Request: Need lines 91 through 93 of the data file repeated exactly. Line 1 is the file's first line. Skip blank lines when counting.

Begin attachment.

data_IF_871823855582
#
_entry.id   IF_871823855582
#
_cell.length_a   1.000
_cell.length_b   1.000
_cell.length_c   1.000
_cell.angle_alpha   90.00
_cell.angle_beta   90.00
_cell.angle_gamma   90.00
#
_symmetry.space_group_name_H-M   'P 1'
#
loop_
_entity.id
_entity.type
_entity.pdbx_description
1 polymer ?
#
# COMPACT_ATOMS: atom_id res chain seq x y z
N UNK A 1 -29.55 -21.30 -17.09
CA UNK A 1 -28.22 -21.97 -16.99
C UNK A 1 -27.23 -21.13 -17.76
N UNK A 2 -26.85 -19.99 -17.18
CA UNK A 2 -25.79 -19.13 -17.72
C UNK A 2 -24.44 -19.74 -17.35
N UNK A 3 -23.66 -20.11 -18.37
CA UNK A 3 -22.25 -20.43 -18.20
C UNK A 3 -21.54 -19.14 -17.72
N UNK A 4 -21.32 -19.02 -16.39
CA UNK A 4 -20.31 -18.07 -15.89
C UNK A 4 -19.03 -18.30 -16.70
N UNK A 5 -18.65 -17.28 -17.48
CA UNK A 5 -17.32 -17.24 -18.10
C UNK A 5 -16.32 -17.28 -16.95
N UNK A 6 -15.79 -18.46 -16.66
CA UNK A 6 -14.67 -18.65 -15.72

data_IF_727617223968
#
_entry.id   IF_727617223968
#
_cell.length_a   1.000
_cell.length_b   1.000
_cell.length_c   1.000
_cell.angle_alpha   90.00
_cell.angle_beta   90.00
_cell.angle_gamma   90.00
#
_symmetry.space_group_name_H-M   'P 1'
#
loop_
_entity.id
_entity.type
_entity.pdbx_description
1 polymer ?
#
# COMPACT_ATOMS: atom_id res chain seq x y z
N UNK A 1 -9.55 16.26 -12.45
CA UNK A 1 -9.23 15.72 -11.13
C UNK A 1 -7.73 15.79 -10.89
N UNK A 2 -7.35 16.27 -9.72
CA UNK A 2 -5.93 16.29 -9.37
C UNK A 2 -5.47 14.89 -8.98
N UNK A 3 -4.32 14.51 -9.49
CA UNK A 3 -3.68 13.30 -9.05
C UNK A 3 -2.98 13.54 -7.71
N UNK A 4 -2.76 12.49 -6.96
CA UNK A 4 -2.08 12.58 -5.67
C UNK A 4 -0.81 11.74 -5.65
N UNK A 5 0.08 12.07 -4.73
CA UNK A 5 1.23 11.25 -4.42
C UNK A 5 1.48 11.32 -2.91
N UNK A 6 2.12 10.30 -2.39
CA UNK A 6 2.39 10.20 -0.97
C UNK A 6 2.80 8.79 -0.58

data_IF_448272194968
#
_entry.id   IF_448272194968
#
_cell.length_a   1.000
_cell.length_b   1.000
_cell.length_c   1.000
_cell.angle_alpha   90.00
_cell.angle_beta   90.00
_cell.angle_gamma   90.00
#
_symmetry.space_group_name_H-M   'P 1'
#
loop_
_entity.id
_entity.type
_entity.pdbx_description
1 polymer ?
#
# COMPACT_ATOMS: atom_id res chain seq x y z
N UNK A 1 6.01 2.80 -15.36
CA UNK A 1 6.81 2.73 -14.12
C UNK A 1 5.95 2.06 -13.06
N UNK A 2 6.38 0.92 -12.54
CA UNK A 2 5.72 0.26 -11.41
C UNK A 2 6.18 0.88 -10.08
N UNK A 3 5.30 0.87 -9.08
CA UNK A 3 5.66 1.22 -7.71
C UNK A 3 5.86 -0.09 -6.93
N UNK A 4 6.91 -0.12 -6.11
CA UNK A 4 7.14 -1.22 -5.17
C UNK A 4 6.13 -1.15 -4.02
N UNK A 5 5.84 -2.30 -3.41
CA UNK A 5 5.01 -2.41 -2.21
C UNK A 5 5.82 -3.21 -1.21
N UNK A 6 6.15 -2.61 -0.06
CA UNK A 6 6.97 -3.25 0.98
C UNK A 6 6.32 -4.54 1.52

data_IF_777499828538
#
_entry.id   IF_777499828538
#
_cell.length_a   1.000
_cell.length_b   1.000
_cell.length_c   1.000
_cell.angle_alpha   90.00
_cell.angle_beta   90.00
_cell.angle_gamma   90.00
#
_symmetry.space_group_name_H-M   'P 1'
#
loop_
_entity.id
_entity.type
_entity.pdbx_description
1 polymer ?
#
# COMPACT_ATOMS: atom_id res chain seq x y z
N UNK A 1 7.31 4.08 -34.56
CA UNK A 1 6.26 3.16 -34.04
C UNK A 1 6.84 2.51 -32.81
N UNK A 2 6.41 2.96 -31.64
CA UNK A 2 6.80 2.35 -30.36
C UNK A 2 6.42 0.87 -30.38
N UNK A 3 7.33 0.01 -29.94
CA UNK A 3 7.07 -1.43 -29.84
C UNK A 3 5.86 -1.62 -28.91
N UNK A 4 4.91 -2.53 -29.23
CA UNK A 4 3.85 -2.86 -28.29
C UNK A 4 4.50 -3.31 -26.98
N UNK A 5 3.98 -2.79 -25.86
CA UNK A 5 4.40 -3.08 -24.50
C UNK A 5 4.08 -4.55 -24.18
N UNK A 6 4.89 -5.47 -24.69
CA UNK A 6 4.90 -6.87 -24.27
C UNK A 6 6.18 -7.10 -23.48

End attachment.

_entity.type
_entity.pdbx_description
1 polymer ?